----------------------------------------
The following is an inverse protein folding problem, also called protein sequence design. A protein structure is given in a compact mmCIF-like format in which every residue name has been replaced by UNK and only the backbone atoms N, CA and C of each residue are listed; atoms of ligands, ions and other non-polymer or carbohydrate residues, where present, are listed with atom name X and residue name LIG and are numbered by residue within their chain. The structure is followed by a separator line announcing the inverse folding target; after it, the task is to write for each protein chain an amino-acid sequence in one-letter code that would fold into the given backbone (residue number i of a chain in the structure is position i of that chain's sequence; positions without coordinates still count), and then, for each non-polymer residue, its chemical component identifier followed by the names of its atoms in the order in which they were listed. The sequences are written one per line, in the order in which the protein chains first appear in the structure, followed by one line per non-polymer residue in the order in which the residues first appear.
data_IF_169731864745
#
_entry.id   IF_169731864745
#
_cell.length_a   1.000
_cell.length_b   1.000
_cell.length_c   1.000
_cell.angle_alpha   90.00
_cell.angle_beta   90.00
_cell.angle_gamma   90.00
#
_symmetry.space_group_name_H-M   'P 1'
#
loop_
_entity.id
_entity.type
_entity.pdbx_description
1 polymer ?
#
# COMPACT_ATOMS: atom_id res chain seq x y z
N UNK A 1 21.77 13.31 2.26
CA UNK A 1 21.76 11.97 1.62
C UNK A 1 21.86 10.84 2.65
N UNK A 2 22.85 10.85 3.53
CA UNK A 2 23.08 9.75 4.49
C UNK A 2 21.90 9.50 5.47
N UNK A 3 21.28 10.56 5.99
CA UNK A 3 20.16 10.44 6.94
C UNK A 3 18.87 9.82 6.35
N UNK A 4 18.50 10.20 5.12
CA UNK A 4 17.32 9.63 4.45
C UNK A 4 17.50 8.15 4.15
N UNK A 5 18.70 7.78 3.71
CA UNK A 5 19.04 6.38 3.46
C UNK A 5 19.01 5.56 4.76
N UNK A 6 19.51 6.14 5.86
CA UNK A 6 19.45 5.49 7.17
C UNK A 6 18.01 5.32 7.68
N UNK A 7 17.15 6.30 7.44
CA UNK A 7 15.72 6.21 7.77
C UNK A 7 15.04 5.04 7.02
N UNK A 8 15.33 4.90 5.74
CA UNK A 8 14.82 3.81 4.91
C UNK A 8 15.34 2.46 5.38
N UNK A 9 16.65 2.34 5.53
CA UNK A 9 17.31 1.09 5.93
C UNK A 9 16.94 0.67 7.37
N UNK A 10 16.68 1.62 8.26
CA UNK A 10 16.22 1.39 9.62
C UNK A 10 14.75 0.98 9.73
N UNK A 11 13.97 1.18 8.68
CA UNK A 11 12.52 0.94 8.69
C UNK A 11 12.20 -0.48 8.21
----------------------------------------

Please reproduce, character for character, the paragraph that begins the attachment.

The following is an inverse protein folding problem, also called protein sequence design. A protein structure is given in a compact mmCIF-like format in which every residue name has been replaced by UNK and only the backbone atoms N, CA and C of each residue are listed; atoms of ligands, ions and other non-polymer or carbohydrate residues, where present, are listed with atom name X and residue name LIG and are numbered by residue within their chain. The structure is followed by a separator line announcing the inverse folding target; after it, the task is to write for each protein chain an amino-acid sequence in one-letter code that would fold into the given backbone (residue number i of a chain in the structure is position i of that chain's sequence; positions without coordinates still count), and then, for each non-polymer residue, its chemical component identifier followed by the names of its atoms in the order in which they were listed. The sequences are written one per line, in the order in which the protein chains first appear in the structure, followed by one line per non-polymer residue in the order in which the residues first appear.